"They imagined wars fought with giant robots or soldiers wearing exo-skeletons - but wars will be fought invisibly by hackers planting code in the enemies' computers, which makes their power stations overheat, disrupts their fuel-supplies and electronically seals all the chocolate up in the warehouses."
     There was general shock and horror around the table at this outrage.
     "Cars have improved," the bro went on, "and they've all become more aerodynamic and more similar in style - no great fins and huge square boxy shapes. But they're still recognisable as cars. They still roll along the ground. You still drive them to airports and catch boring old planes. Nobody's whizzing over the roof-tops in them, or taking off from their back-yard with one of those personal jet-packs they promised us."
From the wonderful archive at Paleofuture

     "Oh, get over the personal jet-pack," Adam said. "Forget it. You'd never cough up for one, even if Amazon was selling them."
     "Amazon! The old writers sussed a lot, but they never saw Amazon in the tea-leaves. They'd be really disappointed - at first glance, anyway - if they could come back and see things now. None of the wonders they dreamed of are here.
     "The really big change is invisible. That's what I mean. They wouldn't be able to see, looking around, that almost every single person they see is invisibly connected to everyone else, almost all the time. They wouldn't be able to see that this pub - and every other shop on this high street - is connected invisibly to warehouses and head-offices. That people are sitting in here, buying things from Amazon on their tiny little phones. Music supplied invisibly. The Isle is full of voices."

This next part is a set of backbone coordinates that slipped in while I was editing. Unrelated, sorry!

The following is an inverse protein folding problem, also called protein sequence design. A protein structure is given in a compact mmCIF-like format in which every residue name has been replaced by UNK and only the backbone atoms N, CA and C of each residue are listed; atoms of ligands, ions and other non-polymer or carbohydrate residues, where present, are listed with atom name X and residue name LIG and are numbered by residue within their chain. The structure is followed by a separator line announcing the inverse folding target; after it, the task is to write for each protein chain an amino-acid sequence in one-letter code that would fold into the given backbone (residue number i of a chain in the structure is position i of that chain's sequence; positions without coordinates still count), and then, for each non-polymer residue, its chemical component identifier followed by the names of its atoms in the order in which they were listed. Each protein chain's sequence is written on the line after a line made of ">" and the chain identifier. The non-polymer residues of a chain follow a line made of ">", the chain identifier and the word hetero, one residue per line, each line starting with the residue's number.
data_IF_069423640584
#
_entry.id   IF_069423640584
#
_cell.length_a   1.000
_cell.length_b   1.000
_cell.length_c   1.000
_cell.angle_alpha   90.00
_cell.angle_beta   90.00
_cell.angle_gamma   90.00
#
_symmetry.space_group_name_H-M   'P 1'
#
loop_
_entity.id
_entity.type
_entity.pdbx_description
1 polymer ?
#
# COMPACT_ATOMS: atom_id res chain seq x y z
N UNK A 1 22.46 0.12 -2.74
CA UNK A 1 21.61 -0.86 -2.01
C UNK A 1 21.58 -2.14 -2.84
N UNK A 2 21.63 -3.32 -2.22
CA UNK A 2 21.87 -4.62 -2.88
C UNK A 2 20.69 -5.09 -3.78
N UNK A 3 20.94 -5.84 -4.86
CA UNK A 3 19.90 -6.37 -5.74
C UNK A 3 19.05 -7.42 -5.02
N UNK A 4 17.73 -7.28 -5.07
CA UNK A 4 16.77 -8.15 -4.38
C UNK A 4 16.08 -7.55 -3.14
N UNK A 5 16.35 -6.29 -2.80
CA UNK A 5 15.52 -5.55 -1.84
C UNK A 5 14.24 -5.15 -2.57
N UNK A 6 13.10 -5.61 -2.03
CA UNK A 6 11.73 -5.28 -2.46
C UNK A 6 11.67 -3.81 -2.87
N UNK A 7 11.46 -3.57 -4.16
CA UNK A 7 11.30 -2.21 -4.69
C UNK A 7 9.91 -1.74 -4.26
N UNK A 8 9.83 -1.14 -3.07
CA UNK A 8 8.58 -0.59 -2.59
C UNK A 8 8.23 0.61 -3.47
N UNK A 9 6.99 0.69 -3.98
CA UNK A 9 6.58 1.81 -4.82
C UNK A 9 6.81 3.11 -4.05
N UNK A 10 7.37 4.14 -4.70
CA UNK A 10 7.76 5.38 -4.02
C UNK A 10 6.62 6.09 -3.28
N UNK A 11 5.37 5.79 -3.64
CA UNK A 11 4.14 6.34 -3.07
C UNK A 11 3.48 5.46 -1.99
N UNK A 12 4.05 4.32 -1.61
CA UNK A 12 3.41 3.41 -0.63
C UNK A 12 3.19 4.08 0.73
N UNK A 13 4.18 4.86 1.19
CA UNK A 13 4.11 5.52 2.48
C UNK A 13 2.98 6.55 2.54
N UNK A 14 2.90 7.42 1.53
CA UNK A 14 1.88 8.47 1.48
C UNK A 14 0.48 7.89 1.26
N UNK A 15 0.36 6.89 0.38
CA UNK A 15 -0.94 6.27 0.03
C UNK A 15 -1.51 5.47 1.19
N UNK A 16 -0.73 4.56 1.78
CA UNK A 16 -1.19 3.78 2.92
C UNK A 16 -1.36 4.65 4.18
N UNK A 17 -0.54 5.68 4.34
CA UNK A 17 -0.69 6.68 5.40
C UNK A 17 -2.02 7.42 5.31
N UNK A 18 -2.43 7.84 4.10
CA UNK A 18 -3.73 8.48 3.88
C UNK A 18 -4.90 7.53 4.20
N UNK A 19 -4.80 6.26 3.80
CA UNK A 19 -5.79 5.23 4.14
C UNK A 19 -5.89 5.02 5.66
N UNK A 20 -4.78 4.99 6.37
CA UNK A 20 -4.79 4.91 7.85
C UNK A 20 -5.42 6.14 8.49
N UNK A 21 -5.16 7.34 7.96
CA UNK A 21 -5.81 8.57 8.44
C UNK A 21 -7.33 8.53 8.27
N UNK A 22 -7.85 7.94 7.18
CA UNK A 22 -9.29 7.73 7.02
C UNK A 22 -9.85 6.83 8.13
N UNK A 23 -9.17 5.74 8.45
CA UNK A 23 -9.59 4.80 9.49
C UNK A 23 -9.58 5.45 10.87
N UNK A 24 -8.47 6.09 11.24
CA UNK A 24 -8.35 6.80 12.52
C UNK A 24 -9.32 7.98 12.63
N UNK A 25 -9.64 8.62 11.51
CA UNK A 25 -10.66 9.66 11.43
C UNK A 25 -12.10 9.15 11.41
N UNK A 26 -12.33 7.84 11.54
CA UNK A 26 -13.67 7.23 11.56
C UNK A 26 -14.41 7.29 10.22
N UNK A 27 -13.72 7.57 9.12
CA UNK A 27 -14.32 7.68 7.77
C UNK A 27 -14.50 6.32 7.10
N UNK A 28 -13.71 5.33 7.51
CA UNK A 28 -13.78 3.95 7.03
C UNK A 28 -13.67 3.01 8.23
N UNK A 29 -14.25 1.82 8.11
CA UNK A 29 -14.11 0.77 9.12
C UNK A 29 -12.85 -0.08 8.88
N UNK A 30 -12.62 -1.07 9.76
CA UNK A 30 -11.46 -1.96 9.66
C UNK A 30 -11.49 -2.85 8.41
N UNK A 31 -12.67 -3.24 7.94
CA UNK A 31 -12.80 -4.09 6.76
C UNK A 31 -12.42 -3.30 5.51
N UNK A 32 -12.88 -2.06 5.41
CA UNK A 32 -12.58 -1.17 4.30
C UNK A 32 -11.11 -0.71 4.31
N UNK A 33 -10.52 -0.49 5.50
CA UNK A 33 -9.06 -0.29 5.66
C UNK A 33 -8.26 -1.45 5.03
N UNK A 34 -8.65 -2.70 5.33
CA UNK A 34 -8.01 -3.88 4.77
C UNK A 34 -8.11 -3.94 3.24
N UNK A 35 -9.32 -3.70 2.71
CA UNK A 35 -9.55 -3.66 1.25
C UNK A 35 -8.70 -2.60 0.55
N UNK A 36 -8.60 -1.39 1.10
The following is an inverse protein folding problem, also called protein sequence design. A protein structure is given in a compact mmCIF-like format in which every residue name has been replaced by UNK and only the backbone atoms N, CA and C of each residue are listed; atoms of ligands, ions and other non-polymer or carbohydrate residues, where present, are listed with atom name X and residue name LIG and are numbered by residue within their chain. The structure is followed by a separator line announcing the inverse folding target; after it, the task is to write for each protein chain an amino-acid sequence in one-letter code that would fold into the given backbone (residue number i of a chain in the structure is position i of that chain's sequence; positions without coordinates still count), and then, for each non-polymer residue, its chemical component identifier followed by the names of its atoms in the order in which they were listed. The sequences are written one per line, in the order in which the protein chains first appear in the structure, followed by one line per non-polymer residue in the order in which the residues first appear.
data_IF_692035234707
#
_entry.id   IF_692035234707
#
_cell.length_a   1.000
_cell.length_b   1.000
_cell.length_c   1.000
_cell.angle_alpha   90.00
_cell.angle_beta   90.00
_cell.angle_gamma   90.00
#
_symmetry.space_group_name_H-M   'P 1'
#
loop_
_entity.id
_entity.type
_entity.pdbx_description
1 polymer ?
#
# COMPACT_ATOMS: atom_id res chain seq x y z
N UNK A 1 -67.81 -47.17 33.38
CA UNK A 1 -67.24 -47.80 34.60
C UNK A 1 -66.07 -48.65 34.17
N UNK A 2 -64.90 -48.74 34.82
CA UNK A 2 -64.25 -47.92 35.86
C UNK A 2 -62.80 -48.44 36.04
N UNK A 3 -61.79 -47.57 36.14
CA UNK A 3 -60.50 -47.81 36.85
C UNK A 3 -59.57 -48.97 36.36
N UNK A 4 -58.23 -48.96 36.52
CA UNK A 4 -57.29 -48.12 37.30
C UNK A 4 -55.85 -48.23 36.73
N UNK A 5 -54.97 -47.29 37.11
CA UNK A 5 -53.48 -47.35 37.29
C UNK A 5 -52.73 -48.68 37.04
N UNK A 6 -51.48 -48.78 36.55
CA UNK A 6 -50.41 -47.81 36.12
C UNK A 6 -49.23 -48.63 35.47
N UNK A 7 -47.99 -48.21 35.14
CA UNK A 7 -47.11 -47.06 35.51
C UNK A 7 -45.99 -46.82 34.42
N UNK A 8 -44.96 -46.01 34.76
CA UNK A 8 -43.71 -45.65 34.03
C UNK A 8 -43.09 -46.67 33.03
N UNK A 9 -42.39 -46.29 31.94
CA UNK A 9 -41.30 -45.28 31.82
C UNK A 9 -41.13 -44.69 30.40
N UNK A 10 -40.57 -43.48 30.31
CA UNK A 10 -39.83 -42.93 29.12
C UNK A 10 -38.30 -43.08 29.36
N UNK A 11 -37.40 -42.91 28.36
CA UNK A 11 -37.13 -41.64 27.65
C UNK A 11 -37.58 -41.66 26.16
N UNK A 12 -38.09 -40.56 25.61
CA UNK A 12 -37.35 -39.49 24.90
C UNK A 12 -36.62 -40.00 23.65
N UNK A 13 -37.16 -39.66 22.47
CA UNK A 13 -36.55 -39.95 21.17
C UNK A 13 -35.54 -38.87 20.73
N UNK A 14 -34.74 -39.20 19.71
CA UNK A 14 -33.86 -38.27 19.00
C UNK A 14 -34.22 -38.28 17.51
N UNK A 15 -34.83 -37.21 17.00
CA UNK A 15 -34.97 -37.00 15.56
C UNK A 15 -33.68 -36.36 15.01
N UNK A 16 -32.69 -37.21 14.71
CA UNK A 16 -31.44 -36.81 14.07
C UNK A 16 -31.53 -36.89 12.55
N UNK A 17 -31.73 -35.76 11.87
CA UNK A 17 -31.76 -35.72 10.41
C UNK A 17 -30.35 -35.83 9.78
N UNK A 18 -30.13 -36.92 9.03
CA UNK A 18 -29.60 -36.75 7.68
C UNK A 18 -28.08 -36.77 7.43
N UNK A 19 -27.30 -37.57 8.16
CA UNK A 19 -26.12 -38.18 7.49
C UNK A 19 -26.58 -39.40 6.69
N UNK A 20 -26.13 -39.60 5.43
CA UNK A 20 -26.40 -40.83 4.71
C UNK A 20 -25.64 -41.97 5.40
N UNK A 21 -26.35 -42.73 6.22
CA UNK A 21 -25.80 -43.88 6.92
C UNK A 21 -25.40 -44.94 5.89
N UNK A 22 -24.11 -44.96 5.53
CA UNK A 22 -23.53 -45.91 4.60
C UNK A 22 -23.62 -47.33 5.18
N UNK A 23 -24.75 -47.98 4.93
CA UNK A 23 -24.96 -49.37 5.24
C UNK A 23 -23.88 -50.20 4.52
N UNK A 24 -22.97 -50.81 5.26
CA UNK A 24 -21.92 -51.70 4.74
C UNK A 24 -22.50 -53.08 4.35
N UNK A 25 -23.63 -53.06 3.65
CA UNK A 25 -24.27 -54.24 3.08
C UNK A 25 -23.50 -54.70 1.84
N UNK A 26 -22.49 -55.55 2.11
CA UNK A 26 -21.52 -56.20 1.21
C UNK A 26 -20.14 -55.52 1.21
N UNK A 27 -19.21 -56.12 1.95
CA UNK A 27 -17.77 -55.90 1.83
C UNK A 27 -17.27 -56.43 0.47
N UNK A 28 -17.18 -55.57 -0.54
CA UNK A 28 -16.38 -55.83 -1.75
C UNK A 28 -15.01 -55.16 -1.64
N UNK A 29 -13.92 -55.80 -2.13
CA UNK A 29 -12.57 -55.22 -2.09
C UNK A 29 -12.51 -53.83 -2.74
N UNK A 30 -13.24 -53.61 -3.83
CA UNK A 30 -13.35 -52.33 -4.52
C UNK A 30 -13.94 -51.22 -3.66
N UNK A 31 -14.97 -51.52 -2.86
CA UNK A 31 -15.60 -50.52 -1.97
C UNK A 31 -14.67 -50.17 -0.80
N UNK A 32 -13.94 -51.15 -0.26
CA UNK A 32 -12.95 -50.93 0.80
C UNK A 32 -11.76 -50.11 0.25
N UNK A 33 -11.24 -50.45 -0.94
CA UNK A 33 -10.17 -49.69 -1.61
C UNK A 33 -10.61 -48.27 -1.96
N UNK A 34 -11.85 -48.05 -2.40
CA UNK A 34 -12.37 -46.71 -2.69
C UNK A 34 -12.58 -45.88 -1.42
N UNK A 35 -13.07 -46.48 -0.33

"My new little basic, senior citizen's phone," I said, "has an app you can set up to send SOS messages. You preset the people you want to SOS - and then in time of need, you press the dial key four times. Isn't that brilliant? - And if somebody steals it and tries to put another SIM card in it, it shouts out for help and tells you where it is - like the Giant's harp when Jack steals it."
     This produced a short silence.
     "And the mobile signal can be used to trace where someone is," Patti said, bringing us back from fairyland..
     "CCTV watching on practically every street," said someone else. "And connecting back to a network."
     "Google Earth," someone else said.
     "Big Brother."
     "Well, okay, George Orwell got some things right. But not the giant video screens. The Big Brother of our future won't need giant video screens. He'll control us through tiny implanted chips. Implanted at birth."
     "Nano-bots," Andrew said. "Crawling through your arteries, targeting tumours. Microbial robots. The future's invisible. And you read about it on an e-reader inserted in your retina. Invisible!"

     My personal take on the future, at the end of this link, involves the worship of ancient Norse Gods via computers, and bio domes on Mars.

All the images in this blog come from the wonderful